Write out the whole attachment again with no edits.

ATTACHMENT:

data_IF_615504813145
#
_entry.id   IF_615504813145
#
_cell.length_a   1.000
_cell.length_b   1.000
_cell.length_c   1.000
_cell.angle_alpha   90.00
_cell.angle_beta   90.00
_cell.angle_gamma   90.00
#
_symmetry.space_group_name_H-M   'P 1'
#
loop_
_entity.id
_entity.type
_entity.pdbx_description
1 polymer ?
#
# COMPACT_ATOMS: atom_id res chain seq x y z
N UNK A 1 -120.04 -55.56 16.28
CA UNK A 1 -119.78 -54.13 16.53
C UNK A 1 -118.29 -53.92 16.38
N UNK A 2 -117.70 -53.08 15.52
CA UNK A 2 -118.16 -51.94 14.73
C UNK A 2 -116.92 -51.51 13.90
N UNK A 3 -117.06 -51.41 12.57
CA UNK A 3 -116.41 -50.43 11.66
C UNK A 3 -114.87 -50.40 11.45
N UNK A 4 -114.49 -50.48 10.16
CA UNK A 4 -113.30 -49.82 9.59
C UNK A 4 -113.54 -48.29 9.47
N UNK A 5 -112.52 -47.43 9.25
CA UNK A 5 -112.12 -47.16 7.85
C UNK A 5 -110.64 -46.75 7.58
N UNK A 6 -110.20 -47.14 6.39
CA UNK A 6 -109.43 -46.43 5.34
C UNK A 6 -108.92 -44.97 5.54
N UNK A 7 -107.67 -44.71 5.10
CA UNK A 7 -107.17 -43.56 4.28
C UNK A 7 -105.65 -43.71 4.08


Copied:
data_IF_615504813145
#
_entry.id   IF_615504813145
#
_cell.length_a   1.000
_cell.length_b   1.000
_cell.length_c   1.000
_cell.angle_alpha   90.00
_cell.angle_beta   90.00
_cell.angle_gamma   90.00
#
_symmetry.space_group_name_H-M   'P 1'
#
loop_
_entity.id
_entity.type
_entity.pdbx_description
1 polymer ?
#
# COMPACT_ATOMS: atom_id res chain seq x y z
N UNK A 1 -120.04 -55.56 16.28
CA UNK A 1 -119.78 -54.13 16.53
C UNK A 1 -118.29 -53.92 16.38
N UNK A 2 -117.70 -53.08 15.52
CA UNK A 2 -118.16 -51.94 14.73
C UNK A 2 -116.92 -51.51 13.90
N UNK A 3 -117.06 -51.41 12.57
CA UNK A 3 -116.41 -50.43 11.66
C UNK A 3 -114.87 -50.40 11.45
N UNK A 4 -114.49 -50.48 10.16
CA UNK A 4 -113.30 -49.82 9.59
C UNK A 4 -113.54 -48.29 9.47
N UNK A 5 -112.52 -47.43 9.25
CA UNK A 5 -112.12 -47.16 7.85
C UNK A 5 -110.64 -46.75 7.58
N UNK A 6 -110.20 -47.14 6.39
CA UNK A 6 -109.43 -46.43 5.34
C UNK A 6 -108.92 -44.97 5.54
N UNK A 7 -107.67 -44.71 5.10
CA UNK A 7 -107.17 -43.56 4.28
C UNK A 7 -105.65 -43.71 4.08